You’ve heard it before – ‘Go woke, go broke’ and this month we’ve seen two classic examples of large corporations trying to be trendy and ending up red-faced and in the red.

It began with the multinational athletics wear brand Nike which contracted transgender blogger Dylan Mulvaney to promote its sportswear brand.  As I write these words and you read them we’re all probably seeing a potential minefield here, right?  ‘Transgender’ is technically a person who has made the decision to change sex through surgery and hormonal treatment, generally from a long-held conviction that they were somehow born into the wrong body.  This used to be a major decision involving a good deal of psychological therapy and counselling, a long period of living as the other sex to adjust to a new life and lifestyle before subjecting themselves to what is an extreme series of surgical procedures, along with a course of hormone treatment and on-going psychological sessions.  It was comparatively rare till recently for those reasons.  However, there is an alarming trend currently in vogue whereby all the surgery and hormone treatment has gone out of the window and all anyone has to do to change their sex is state that they wish to be known as their new gender of choice forthwith and hey presto, it’s done.  No body-altering surgery, no hormones, just change your clothes and pick a new name.  For fairly obvious reasons, it’s a controversial issue, not least in the field of sports where many female competitors suddenly find themselves pitted against a male athlete whose only claim to womanhood is that they have changed their dress style and their name.  Ergo, they still have their original male upper body strength and an excess of testosterone which naturally gives them a huge competitive edge over genuine female athletes, even robbing some deserved also-rans of Olympic medals.  This is now currently being redressed around the world but to date is still permitted by governing sports bodies in many countries.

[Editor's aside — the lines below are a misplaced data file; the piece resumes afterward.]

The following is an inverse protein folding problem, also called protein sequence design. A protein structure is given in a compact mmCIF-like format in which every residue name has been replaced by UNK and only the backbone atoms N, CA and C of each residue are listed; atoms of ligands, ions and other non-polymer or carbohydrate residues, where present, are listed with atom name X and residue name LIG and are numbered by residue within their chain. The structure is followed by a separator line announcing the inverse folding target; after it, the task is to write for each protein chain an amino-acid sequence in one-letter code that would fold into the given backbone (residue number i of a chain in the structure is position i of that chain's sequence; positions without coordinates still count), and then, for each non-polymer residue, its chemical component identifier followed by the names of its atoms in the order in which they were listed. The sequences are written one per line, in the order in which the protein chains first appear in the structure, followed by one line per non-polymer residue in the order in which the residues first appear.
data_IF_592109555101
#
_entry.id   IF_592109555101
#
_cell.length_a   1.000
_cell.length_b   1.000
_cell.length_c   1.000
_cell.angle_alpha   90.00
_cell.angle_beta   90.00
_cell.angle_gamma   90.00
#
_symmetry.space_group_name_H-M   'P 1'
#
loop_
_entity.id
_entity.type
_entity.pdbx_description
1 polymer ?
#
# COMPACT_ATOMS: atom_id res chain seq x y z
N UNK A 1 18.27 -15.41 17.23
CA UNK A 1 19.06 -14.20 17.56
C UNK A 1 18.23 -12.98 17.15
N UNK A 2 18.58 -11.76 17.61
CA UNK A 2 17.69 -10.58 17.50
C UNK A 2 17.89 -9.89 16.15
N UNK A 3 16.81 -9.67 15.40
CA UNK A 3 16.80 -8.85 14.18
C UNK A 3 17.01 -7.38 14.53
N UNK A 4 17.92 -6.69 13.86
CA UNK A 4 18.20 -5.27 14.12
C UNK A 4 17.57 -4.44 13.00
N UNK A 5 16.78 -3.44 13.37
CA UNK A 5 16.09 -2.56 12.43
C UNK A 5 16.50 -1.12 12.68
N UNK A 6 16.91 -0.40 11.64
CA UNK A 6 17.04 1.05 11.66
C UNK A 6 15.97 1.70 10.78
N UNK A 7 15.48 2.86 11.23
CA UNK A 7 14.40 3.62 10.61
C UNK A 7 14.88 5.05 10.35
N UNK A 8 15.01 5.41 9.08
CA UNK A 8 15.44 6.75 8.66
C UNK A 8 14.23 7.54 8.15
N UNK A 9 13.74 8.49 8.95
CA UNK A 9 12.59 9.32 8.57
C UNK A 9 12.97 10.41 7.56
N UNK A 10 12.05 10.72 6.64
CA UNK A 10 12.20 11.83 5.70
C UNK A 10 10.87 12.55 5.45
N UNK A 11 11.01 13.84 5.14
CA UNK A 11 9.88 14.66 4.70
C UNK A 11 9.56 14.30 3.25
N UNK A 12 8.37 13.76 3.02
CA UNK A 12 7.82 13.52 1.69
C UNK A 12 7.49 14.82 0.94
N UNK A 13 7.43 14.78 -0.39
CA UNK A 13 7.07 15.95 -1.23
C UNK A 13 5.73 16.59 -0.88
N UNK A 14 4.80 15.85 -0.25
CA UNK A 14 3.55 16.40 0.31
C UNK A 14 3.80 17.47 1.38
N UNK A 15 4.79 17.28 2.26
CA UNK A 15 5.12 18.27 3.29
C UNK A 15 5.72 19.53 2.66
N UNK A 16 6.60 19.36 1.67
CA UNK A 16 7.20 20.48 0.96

So given the controversy and obvious unfairness, which is plain for most to see, why on earth would an iconic sportswear brand decide it’s a good idea to climb right in there and take the other side, not least because Dylan Mulvaney is the classic would-be female claimant who still has all his male accoutrements, to put it politely.  Even more controversially, it has been pointed out by many critics that Mulvaney’s build is more boy-like than manly, which is an issue in itself, particularly when his promotional Nike video showed him prancing round in lycra shorts and sports bra in an insulting parody of female exercise, much to the disgust of many women media pundits as well as professional athletes; and why would a person without breast tissue even require a sports bra in the first place?  Way to go shifting that women’s-wear, Nike!